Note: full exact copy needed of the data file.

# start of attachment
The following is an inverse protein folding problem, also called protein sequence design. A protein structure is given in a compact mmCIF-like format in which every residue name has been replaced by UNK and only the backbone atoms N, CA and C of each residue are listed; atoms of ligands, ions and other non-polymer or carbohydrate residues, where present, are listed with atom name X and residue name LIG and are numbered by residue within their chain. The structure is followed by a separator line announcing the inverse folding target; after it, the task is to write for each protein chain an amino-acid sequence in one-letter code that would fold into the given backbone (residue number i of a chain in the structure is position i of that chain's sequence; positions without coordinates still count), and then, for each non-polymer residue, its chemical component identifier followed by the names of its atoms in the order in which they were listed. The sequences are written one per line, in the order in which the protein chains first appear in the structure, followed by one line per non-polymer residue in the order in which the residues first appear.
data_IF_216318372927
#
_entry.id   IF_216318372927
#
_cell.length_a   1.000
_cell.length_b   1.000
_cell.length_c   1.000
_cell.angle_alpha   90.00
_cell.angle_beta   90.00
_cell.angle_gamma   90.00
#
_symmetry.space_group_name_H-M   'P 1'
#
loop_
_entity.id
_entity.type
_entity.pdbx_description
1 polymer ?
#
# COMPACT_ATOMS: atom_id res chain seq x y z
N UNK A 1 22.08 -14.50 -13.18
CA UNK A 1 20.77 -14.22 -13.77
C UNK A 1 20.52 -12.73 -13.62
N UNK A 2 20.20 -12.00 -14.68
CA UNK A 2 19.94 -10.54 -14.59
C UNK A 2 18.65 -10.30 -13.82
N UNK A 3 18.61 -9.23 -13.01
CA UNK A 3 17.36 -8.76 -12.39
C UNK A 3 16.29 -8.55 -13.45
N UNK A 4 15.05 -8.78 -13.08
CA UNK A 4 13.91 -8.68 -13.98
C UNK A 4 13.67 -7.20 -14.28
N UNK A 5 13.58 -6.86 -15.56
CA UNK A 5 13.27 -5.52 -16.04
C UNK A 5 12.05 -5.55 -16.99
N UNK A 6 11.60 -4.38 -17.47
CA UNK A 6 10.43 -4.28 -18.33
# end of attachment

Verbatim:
The following is an inverse protein folding problem, also called protein sequence design. A protein structure is given in a compact mmCIF-like format in which every residue name has been replaced by UNK and only the backbone atoms N, CA and C of each residue are listed; atoms of ligands, ions and other non-polymer or carbohydrate residues, where present, are listed with atom name X and residue name LIG and are numbered by residue within their chain. The structure is followed by a separator line announcing the inverse folding target; after it, the task is to write for each protein chain an amino-acid sequence in one-letter code that would fold into the given backbone (residue number i of a chain in the structure is position i of that chain's sequence; positions without coordinates still count), and then, for each non-polymer residue, its chemical component identifier followed by the names of its atoms in the order in which they were listed. The sequences are written one per line, in the order in which the protein chains first appear in the structure, followed by one line per non-polymer residue in the order in which the residues first appear.
data_IF_216318372927
#
_entry.id   IF_216318372927
#
_cell.length_a   1.000
_cell.length_b   1.000
_cell.length_c   1.000
_cell.angle_alpha   90.00
_cell.angle_beta   90.00
_cell.angle_gamma   90.00
#
_symmetry.space_group_name_H-M   'P 1'
#
loop_
_entity.id
_entity.type
_entity.pdbx_description
1 polymer ?
#
# COMPACT_ATOMS: atom_id res chain seq x y z
N UNK A 1 22.08 -14.50 -13.18
CA UNK A 1 20.77 -14.22 -13.77
C UNK A 1 20.52 -12.73 -13.62
N UNK A 2 20.20 -12.00 -14.68
CA UNK A 2 19.94 -10.54 -14.59
C UNK A 2 18.65 -10.30 -13.82
N UNK A 3 18.61 -9.23 -13.01
CA UNK A 3 17.36 -8.76 -12.39
C UNK A 3 16.29 -8.55 -13.45
N UNK A 4 15.05 -8.78 -13.08
CA UNK A 4 13.91 -8.68 -13.98
C UNK A 4 13.67 -7.20 -14.28
N UNK A 5 13.58 -6.86 -15.56
CA UNK A 5 13.27 -5.52 -16.04
C UNK A 5 12.05 -5.55 -16.99
N UNK A 6 11.60 -4.38 -17.47
CA UNK A 6 10.43 -4.28 -18.33